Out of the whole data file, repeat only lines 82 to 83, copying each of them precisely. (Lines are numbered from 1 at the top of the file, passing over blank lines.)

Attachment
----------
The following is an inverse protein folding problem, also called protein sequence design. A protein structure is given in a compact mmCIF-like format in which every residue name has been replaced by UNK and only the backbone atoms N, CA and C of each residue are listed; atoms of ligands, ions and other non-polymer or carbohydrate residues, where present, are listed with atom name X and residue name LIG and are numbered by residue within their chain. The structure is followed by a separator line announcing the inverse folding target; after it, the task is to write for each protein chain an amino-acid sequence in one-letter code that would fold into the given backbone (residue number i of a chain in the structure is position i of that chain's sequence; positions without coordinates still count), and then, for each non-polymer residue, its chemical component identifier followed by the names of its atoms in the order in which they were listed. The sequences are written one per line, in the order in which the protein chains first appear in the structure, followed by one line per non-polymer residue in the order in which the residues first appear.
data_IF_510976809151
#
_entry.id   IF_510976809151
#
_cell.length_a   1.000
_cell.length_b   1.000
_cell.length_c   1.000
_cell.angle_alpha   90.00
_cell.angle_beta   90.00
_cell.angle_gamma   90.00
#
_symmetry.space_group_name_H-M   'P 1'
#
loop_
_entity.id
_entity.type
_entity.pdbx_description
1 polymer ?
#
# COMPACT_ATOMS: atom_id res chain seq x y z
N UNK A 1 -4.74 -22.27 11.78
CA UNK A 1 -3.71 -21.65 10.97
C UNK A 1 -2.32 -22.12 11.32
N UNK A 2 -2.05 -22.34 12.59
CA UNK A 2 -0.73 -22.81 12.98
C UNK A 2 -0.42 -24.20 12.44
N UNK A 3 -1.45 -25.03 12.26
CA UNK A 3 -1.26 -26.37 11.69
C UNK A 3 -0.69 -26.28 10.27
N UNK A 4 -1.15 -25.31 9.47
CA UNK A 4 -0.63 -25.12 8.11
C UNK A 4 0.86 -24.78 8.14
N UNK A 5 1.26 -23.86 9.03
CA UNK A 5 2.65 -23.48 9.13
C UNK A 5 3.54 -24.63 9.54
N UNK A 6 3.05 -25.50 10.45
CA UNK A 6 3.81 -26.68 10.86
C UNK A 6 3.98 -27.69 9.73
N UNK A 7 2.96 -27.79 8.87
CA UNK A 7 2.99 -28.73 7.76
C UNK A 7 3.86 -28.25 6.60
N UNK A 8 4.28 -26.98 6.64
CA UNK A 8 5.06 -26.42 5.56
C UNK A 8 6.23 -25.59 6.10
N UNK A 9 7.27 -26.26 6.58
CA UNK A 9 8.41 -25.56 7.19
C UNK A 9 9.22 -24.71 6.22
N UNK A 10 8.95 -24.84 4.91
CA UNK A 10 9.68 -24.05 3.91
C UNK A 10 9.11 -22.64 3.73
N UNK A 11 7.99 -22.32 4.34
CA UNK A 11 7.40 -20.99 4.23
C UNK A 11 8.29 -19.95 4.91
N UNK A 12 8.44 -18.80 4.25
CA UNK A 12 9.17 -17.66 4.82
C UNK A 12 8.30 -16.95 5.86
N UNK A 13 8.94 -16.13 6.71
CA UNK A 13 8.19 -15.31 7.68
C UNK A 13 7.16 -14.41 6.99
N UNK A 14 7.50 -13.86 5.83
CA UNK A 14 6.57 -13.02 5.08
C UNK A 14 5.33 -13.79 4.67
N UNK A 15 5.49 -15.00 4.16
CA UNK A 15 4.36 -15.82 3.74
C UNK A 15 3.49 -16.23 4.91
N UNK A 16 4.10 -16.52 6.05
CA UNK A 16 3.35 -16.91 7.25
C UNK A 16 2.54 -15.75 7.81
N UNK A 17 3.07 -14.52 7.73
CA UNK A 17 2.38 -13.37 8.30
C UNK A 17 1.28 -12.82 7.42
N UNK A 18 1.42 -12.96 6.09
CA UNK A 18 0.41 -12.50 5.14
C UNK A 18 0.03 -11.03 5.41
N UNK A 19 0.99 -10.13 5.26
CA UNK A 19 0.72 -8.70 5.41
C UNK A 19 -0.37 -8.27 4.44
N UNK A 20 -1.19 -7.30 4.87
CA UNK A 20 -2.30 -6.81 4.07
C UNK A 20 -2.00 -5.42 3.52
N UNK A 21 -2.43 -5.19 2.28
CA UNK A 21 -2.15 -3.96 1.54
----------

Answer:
N UNK A 21 -2.43 -5.19 2.28
CA UNK A 21 -2.15 -3.96 1.54